On The Making of The Art of Hearing Heartbeats

screenshot_sendker_video_2_wr

Is it true that, as the saying goes, every book has its own destiny? If so, the wondrous life of The Art of Hearing Heartbeats began on a hot and steamy afternoon in Southeast Asia in the spring of 1995. I arrived in Myanmar, formerly known as Burma, for the first time and was overwhelmed. I spent almost three weeks traveling around the country. The people were so friendly, patient, open, curious, and gentle in their manners—like I hadn’t seen before. They faced all the challenges of their lives, and there were and are many, with great patience and a sense of humor. In other words: They kept their dignity despite all the hardship. That made a deep and lasting impression on me. It was a trip that changed my life.

I have been back many times since and it became clear to me that this mysterious and magical country had to be the setting for my first novel. During my research for the book I visited an astrologist—the Burmese are very superstitious. I gave him the time, date, and location of my birth and asked him if my first novel would be a success. He did his complicated calculation and smiled. I shall not worry. It will be. A big one.

When the hardcover edition of the book came out in Germany, I was thrilled and full of high expectations. I was sure that 60,000 copies would be sold. At least. They sold 6,000. I was utterly disappointed. My publisher was happy though. Not a bad number for a debut novel, all things considered. An unknown author. A strange setting. No reviews. No advertising. But what about the astrologist, I was asking myself?

Almost two years later, the paperback edition came out. Again there were no reviews and no marketing campaign. And then something miraculous happened: People started to read the book. They loved it and spread the word. Independent booksellers recommended it to their customers. I got letters from readers telling me that never had a book moved them as much as The Art of Hearing Heartbeats. I got letters from booksellers telling me how much they and their customers like the book—no matter whether they were young or old, male, female, well-read or just an occasional reader. Some would come in and get ten copies at a time for all their friends.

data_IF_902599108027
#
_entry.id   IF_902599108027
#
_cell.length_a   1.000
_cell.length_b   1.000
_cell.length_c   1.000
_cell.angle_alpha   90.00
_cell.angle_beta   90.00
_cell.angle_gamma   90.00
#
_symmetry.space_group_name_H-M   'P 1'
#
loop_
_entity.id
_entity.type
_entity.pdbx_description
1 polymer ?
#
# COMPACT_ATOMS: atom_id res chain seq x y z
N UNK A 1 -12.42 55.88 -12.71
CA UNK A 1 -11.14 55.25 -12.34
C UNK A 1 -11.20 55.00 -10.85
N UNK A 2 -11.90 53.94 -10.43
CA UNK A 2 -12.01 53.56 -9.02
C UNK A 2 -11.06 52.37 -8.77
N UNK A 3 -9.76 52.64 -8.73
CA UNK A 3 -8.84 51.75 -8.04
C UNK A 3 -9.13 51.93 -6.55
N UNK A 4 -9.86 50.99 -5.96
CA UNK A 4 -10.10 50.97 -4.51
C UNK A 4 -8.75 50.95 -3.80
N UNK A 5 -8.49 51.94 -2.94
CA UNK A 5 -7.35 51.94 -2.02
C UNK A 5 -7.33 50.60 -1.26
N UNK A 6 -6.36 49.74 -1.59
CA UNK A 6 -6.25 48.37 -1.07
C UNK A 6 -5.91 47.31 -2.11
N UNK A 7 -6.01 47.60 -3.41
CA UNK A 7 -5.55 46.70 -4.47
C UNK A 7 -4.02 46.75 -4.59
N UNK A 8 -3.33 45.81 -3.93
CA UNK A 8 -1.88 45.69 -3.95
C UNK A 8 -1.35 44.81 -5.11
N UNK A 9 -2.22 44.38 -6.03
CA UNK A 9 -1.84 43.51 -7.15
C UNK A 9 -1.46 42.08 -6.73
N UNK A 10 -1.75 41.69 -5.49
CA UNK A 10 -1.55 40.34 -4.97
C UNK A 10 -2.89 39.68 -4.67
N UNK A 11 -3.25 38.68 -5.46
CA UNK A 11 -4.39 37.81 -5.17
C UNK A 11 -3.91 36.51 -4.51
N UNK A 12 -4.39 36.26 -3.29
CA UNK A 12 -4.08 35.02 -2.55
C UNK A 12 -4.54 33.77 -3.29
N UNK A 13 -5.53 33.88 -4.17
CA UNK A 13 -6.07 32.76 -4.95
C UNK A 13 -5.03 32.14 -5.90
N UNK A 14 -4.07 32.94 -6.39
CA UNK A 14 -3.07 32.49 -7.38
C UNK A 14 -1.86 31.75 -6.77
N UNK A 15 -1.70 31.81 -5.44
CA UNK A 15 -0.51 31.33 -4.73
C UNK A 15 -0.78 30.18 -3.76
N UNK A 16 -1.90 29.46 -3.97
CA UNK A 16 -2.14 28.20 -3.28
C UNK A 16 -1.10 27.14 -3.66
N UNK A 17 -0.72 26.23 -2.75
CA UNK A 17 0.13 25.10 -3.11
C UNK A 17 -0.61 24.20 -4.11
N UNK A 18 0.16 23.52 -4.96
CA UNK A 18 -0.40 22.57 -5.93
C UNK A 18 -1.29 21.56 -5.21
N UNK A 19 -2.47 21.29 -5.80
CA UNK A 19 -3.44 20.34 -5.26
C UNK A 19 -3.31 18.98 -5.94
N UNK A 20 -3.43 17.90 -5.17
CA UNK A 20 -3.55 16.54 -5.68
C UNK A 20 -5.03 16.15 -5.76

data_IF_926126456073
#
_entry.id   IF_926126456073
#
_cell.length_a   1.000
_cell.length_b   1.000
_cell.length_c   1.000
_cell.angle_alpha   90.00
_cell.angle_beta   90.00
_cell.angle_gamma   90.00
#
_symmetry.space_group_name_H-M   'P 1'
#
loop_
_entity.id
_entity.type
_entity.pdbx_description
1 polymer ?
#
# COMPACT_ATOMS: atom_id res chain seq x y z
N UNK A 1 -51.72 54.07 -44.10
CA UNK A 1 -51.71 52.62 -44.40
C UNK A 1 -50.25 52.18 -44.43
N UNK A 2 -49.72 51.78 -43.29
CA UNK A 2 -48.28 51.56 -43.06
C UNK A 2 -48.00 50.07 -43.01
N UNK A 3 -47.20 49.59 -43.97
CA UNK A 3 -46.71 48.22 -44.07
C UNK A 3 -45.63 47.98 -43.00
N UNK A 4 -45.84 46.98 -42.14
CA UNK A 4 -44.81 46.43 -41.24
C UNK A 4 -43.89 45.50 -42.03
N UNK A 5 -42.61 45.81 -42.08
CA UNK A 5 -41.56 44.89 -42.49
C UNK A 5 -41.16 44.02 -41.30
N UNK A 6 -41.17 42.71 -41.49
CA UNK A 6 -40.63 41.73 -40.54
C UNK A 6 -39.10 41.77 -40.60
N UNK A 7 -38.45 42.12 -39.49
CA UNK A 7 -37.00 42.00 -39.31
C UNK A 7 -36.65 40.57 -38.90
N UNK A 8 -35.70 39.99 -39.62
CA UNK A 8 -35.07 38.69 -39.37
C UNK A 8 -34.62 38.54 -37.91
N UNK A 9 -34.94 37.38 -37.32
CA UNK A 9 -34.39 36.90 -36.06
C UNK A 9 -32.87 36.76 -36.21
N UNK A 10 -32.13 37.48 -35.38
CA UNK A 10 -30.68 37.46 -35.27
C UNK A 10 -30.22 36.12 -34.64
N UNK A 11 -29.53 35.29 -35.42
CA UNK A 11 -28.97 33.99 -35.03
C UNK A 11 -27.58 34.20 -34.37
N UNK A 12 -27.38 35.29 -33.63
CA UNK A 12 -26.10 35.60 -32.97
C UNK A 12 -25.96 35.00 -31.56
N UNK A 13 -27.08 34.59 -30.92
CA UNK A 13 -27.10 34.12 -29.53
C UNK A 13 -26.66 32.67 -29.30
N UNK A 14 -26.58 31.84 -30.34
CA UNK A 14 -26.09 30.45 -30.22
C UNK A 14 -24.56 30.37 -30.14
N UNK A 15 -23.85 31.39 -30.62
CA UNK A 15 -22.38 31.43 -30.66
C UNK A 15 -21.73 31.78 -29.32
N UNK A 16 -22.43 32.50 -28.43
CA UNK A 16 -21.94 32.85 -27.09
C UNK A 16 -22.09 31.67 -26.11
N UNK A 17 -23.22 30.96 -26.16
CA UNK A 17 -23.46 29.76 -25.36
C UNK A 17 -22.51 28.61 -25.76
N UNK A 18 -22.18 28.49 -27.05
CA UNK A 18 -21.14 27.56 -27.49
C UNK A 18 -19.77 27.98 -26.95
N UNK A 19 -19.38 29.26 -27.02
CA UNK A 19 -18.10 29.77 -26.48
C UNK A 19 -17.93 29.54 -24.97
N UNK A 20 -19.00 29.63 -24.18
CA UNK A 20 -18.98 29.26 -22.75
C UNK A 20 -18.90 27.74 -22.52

Within the first year of the paperback, they went back to press three times and the numbers kept growing. The big bookstores started to notice because people kept coming in and asking for it. Soon the first 50,000 were sold. Within twelve months they sold almost 100,000 copies, and altogether more than 300,000 copies were sold in Germany alone and the number still keeps growing.

Germany is my native country but I have lived in New York for more than eight years and right from the beginning I had the dream that the book should be published in the USA. The people at Random House Germany laughed at me. Many authors have this dream, they said. But for me it was more than a dream. I was absolutely convinced without the shadow of a doubt that the book belonged there. It was written in New York. It is partly set there. One of the main characters is American. The culture clash a young lawyer from Manhattan experiences when she travels to a remote town in Burma is part of the story.

I learned that without a good translation nobody in the U.S. publishing world would even look at the book. So I did some research and got the contacts of some of the known and well-established German-to-English translators. They were all busy. Eventually I found a young and very gifted translator and paid him myself. One year later, I had a good translation but no contacts. I flew to New York to find an agent. Again, people smiled at me. The U.S. market is difficult. Translations don’t sell. Nobody knows you. A love story between two teenagers—one blind, the other crippled—in a remote village in Myanmar? Get out of here…

One agent was brave enough to take me on. She sold the book to Italy, where it became a major bestseller. The Netherlands. Japan. Spain. Serbia. Croatia. Israel. But not in the U.S.  Almost twenty publishing houses rejected it. Translations don’t sell. An unknown author. A love story between… In the end the agency gave up. Was I about to be reminded that not every dream comes true no matter how hard you try? May be it was time to let go. Still, I couldn’t.

One night a good friend of mine and I had dinner at my home. He had just come back from Boston. There he had met, through a mutual friend, the publisher of Other Press—a small but successful and very respected house. Maybe I should send the manuscript to her. He would put us in touch. A few days later, I e-mailed The Art of Hearing Heartbeats to Judith Gurewich. It was an early weekend morning when I got her reply. My wife and the kids were still sleeping. I didn’t have high expectations. I knew the words of the rejection letters by heart. I read her mail once. Twice. A third time. Then I woke up my wife.


Comments are closed.